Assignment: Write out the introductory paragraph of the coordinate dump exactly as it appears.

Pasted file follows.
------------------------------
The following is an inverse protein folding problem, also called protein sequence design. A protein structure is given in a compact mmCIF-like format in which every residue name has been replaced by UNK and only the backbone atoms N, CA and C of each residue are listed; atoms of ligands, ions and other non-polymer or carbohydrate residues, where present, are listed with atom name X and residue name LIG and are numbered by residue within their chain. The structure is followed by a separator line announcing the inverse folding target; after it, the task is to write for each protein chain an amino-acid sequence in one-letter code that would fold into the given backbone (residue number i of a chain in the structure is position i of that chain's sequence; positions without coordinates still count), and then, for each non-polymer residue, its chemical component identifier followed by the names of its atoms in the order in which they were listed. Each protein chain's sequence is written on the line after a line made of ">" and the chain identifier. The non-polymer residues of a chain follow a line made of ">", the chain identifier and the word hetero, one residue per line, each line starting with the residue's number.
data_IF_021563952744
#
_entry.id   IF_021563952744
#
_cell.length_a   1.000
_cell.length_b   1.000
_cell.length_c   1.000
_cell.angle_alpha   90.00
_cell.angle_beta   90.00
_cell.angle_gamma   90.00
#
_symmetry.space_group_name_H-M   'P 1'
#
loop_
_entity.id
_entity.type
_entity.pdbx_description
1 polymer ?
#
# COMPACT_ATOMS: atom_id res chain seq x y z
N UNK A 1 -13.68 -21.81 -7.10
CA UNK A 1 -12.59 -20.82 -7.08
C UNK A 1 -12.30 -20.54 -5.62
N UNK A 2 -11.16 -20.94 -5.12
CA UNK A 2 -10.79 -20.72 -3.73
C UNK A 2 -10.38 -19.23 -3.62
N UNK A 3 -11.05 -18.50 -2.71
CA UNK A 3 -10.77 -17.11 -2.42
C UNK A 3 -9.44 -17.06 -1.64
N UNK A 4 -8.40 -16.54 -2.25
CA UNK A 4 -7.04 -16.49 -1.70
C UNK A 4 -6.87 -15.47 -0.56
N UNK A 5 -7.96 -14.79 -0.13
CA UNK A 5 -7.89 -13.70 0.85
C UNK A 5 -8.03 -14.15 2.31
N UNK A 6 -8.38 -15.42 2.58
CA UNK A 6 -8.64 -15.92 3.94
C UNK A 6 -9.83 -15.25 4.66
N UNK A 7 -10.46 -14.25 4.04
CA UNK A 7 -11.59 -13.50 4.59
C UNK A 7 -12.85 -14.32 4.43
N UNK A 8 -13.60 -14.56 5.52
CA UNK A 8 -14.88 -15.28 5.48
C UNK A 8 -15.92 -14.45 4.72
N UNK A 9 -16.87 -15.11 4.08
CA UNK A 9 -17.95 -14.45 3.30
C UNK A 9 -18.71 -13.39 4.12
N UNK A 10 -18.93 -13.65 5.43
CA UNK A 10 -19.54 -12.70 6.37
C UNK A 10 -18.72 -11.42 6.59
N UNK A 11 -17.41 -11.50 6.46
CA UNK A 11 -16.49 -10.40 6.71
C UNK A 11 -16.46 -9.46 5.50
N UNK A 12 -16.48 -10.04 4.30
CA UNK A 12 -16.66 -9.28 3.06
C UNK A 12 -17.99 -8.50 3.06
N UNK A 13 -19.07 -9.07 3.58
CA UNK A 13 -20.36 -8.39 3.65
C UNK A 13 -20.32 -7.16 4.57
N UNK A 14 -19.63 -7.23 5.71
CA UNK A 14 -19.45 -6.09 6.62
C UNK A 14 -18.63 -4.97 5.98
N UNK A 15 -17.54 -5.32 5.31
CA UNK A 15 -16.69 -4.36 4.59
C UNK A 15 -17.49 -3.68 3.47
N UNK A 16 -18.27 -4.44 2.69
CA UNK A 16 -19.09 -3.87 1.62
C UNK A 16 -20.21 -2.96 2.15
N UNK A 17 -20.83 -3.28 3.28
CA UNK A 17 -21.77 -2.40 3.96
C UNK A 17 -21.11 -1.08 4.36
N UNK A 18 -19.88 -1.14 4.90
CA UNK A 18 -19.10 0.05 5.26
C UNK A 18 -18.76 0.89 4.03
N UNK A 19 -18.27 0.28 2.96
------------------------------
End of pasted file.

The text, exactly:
The following is an inverse protein folding problem, also called protein sequence design. A protein structure is given in a compact mmCIF-like format in which every residue name has been replaced by UNK and only the backbone atoms N, CA and C of each residue are listed; atoms of ligands, ions and other non-polymer or carbohydrate residues, where present, are listed with atom name X and residue name LIG and are numbered by residue within their chain. The structure is followed by a separator line announcing the inverse folding target; after it, the task is to write for each protein chain an amino-acid sequence in one-letter code that would fold into the given backbone (residue number i of a chain in the structure is position i of that chain's sequence; positions without coordinates still count), and then, for each non-polymer residue, its chemical component identifier followed by the names of its atoms in the order in which they were listed. Each protein chain's sequence is written on the line after a line made of ">" and the chain identifier. The non-polymer residues of a chain follow a line made of ">", the chain identifier and the word hetero, one residue per line, each line starting with the residue's number.